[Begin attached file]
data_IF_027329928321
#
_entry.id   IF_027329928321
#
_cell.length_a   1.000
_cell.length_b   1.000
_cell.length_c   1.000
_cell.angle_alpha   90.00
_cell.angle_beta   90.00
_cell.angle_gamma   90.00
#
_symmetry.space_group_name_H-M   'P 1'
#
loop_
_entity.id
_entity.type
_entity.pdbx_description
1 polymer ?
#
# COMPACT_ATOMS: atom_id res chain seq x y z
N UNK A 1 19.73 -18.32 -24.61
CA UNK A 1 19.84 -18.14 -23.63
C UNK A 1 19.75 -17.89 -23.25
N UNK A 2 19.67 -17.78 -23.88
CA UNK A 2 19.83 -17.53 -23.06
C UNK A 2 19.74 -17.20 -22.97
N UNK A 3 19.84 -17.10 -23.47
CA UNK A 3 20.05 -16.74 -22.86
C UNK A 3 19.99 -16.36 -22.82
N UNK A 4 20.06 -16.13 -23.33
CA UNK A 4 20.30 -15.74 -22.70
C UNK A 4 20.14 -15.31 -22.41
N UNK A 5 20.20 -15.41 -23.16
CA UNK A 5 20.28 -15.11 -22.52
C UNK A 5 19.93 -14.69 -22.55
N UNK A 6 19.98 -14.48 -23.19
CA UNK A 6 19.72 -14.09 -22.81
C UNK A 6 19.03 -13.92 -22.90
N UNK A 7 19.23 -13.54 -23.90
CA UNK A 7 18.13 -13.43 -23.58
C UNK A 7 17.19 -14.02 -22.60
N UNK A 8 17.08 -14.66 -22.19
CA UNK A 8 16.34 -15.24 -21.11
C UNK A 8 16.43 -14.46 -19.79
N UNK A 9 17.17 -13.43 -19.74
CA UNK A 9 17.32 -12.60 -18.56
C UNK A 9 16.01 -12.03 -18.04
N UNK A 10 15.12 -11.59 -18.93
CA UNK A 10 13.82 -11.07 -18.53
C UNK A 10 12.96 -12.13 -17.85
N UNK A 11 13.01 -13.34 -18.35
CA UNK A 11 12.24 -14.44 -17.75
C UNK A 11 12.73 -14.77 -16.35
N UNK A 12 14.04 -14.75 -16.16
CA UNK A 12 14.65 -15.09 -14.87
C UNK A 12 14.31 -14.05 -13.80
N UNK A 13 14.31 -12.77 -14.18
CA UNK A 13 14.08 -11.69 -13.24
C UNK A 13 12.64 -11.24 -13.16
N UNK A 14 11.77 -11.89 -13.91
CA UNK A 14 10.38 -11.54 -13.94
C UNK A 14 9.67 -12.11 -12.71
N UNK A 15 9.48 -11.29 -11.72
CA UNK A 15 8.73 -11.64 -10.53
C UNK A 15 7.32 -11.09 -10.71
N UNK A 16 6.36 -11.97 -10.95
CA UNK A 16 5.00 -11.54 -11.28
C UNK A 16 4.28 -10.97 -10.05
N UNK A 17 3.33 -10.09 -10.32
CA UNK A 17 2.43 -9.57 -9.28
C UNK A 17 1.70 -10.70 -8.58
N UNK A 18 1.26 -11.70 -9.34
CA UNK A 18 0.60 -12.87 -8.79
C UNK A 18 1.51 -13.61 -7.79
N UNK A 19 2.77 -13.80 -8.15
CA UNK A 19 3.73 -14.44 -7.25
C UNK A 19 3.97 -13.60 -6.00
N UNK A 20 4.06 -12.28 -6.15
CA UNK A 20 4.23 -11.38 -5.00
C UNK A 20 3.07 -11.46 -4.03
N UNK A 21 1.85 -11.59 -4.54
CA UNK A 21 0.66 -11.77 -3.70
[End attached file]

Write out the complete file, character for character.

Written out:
data_IF_027329928321
#
_entry.id   IF_027329928321
#
_cell.length_a   1.000
_cell.length_b   1.000
_cell.length_c   1.000
_cell.angle_alpha   90.00
_cell.angle_beta   90.00
_cell.angle_gamma   90.00
#
_symmetry.space_group_name_H-M   'P 1'
#
loop_
_entity.id
_entity.type
_entity.pdbx_description
1 polymer ?
#
# COMPACT_ATOMS: atom_id res chain seq x y z
N UNK A 1 19.73 -18.32 -24.61
CA UNK A 1 19.84 -18.14 -23.63
C UNK A 1 19.75 -17.89 -23.25
N UNK A 2 19.67 -17.78 -23.88
CA UNK A 2 19.83 -17.53 -23.06
C UNK A 2 19.74 -17.20 -22.97
N UNK A 3 19.84 -17.10 -23.47
CA UNK A 3 20.05 -16.74 -22.86
C UNK A 3 19.99 -16.36 -22.82
N UNK A 4 20.06 -16.13 -23.33
CA UNK A 4 20.30 -15.74 -22.70
C UNK A 4 20.14 -15.31 -22.41
N UNK A 5 20.20 -15.41 -23.16
CA UNK A 5 20.28 -15.11 -22.52
C UNK A 5 19.93 -14.69 -22.55
N UNK A 6 19.98 -14.48 -23.19
CA UNK A 6 19.72 -14.09 -22.81
C UNK A 6 19.03 -13.92 -22.90
N UNK A 7 19.23 -13.54 -23.90
CA UNK A 7 18.13 -13.43 -23.58
C UNK A 7 17.19 -14.02 -22.60
N UNK A 8 17.08 -14.66 -22.19
CA UNK A 8 16.34 -15.24 -21.11
C UNK A 8 16.43 -14.46 -19.79
N UNK A 9 17.17 -13.43 -19.74
CA UNK A 9 17.32 -12.60 -18.56
C UNK A 9 16.01 -12.03 -18.04
N UNK A 10 15.12 -11.59 -18.93
CA UNK A 10 13.82 -11.07 -18.53
C UNK A 10 12.96 -12.13 -17.85
N UNK A 11 13.01 -13.34 -18.35
CA UNK A 11 12.24 -14.44 -17.75
C UNK A 11 12.73 -14.77 -16.35
N UNK A 12 14.04 -14.75 -16.16
CA UNK A 12 14.65 -15.09 -14.87
C UNK A 12 14.31 -14.05 -13.80
N UNK A 13 14.31 -12.77 -14.18
CA UNK A 13 14.08 -11.69 -13.24
C UNK A 13 12.64 -11.24 -13.16
N UNK A 14 11.77 -11.89 -13.91
CA UNK A 14 10.38 -11.54 -13.94
C UNK A 14 9.67 -12.11 -12.71
N UNK A 15 9.48 -11.29 -11.72
CA UNK A 15 8.73 -11.64 -10.53
C UNK A 15 7.32 -11.09 -10.71
N UNK A 16 6.36 -11.97 -10.95
CA UNK A 16 5.00 -11.54 -11.28
C UNK A 16 4.28 -10.97 -10.05
N UNK A 17 3.33 -10.09 -10.32
CA UNK A 17 2.43 -9.57 -9.28
C UNK A 17 1.70 -10.70 -8.58
N UNK A 18 1.26 -11.70 -9.34
CA UNK A 18 0.60 -12.87 -8.79
C UNK A 18 1.51 -13.61 -7.79
N UNK A 19 2.77 -13.80 -8.15
CA UNK A 19 3.73 -14.44 -7.25
C UNK A 19 3.97 -13.60 -6.00
N UNK A 20 4.06 -12.28 -6.15
CA UNK A 20 4.23 -11.38 -5.00
C UNK A 20 3.07 -11.46 -4.03
N UNK A 21 1.85 -11.59 -4.54
CA UNK A 21 0.66 -11.77 -3.70